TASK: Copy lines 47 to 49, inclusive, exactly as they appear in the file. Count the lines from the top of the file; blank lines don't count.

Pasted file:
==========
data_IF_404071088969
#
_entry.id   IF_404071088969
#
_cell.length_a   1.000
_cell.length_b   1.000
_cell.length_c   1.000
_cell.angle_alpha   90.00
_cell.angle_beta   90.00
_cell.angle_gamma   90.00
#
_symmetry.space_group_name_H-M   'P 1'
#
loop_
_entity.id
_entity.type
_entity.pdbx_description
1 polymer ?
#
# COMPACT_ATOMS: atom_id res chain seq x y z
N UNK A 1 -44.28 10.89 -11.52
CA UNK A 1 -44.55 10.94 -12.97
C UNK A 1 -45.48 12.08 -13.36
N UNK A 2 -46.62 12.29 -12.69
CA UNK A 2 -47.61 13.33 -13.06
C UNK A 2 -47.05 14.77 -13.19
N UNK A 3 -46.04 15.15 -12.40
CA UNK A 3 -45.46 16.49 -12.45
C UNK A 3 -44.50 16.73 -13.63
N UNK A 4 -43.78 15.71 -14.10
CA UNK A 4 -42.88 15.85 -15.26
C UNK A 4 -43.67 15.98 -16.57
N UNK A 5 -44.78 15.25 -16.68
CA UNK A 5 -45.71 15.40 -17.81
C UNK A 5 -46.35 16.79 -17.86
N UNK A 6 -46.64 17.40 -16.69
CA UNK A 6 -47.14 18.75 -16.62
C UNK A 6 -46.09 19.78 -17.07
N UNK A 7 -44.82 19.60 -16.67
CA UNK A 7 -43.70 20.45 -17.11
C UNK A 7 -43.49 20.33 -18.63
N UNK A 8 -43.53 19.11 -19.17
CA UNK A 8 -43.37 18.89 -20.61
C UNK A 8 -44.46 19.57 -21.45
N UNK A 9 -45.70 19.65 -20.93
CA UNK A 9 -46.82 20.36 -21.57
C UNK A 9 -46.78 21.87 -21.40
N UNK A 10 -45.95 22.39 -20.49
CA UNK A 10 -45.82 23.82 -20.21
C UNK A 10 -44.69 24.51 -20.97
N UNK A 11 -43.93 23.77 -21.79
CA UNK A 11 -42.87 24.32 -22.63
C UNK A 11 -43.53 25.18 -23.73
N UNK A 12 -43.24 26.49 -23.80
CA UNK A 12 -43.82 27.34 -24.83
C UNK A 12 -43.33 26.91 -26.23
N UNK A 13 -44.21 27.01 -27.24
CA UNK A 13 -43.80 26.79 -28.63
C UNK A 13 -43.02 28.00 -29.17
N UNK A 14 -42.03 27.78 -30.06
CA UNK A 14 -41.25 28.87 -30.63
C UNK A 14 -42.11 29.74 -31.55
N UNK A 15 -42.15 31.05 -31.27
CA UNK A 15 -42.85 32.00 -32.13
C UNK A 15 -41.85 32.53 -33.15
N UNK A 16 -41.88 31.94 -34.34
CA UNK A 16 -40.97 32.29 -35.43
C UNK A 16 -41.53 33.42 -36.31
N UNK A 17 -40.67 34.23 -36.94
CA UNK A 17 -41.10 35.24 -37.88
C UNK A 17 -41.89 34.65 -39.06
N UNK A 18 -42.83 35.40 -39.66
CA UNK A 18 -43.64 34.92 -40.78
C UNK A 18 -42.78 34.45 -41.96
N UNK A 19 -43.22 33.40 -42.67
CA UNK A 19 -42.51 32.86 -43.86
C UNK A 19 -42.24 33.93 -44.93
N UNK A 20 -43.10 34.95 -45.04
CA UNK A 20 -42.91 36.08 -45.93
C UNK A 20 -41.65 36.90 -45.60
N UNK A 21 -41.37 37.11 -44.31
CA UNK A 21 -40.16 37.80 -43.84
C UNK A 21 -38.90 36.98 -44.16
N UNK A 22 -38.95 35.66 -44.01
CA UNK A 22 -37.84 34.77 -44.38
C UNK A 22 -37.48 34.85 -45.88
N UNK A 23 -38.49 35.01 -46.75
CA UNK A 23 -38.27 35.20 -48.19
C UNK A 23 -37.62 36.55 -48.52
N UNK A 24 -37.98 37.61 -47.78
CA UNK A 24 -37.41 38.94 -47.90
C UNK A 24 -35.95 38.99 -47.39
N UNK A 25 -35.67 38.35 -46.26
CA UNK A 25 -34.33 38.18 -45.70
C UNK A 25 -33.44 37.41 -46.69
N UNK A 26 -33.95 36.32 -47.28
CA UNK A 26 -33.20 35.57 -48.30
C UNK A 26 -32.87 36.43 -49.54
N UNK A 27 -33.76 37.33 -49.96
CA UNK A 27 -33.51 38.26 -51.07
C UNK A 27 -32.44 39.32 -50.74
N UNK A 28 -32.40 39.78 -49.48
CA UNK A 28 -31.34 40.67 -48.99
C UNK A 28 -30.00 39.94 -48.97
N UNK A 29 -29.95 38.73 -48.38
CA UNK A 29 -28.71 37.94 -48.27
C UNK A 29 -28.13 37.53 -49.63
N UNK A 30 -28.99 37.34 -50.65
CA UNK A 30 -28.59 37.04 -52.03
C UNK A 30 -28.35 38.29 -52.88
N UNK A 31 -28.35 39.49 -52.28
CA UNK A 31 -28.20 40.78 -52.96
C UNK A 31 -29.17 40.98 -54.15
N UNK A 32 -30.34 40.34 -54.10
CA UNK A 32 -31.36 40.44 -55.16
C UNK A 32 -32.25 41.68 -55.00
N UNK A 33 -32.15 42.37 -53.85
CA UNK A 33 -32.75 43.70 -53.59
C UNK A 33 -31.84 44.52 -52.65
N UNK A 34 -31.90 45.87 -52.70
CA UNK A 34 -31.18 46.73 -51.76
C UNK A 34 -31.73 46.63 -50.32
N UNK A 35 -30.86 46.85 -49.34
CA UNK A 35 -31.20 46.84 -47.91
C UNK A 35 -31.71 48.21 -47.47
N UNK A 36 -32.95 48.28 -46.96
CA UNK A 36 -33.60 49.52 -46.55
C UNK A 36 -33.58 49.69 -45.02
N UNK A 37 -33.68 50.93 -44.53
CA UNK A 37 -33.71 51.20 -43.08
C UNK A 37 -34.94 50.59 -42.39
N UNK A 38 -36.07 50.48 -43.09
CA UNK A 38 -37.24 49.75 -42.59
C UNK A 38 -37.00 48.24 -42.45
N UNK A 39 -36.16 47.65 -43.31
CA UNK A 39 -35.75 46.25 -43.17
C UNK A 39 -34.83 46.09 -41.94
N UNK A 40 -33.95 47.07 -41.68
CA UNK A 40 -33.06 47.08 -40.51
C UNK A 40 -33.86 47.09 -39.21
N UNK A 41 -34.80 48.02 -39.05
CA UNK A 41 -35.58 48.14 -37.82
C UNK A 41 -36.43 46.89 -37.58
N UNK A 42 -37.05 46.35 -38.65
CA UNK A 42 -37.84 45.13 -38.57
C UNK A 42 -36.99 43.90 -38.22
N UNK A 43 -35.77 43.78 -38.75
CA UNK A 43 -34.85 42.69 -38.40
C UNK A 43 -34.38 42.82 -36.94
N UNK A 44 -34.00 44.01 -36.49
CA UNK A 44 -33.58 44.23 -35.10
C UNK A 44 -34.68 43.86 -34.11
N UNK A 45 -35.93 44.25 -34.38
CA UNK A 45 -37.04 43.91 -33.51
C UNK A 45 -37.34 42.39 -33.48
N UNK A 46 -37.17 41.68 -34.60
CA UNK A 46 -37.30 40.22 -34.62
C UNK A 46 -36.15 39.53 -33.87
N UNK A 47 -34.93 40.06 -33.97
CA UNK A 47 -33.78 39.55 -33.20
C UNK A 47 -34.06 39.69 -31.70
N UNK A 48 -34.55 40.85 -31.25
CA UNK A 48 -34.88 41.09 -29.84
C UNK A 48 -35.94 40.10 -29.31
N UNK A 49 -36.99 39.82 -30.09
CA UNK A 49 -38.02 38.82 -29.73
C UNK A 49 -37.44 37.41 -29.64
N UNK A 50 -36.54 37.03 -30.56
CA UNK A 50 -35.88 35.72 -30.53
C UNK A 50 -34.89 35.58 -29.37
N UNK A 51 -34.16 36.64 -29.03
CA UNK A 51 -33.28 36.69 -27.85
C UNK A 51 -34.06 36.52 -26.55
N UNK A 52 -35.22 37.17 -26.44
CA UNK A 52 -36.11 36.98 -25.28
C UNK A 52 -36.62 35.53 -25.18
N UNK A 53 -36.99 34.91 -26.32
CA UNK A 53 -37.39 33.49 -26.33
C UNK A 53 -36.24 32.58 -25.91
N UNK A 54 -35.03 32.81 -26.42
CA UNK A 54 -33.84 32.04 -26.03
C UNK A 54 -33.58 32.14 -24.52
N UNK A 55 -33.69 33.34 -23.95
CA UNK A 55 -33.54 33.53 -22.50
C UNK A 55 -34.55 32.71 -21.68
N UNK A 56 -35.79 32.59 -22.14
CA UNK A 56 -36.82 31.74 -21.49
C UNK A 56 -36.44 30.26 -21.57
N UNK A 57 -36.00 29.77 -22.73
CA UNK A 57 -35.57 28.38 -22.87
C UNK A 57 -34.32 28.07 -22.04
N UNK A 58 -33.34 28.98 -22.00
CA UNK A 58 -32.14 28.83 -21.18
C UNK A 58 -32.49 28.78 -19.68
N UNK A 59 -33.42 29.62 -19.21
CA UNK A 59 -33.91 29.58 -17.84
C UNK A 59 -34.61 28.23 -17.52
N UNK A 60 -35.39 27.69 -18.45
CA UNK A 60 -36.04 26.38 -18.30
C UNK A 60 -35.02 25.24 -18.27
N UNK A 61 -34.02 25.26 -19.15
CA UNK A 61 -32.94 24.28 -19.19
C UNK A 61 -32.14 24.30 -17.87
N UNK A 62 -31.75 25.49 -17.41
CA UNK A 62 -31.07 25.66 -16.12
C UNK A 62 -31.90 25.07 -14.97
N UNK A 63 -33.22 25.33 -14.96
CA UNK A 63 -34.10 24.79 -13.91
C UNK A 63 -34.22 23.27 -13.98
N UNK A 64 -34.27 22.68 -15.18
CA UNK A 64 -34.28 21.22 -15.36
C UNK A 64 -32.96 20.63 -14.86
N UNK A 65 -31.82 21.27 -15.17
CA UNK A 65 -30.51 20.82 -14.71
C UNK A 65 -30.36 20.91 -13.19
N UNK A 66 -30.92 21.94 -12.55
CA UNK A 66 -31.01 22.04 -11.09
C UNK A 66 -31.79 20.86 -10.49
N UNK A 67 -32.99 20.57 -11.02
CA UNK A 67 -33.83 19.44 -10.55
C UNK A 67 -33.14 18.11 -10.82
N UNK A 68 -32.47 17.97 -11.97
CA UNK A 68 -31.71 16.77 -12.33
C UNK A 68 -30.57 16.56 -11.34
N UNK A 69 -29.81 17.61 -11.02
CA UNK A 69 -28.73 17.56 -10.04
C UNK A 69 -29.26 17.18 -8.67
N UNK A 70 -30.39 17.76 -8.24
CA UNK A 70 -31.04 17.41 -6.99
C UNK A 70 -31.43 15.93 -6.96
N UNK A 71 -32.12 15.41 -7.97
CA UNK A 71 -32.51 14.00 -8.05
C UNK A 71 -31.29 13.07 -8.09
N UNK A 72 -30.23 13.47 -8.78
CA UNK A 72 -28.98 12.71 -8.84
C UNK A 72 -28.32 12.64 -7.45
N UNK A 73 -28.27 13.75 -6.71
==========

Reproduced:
C UNK A 9 -46.78 21.87 -21.40
N UNK A 10 -45.95 22.39 -20.49
CA UNK A 10 -45.82 23.82 -20.21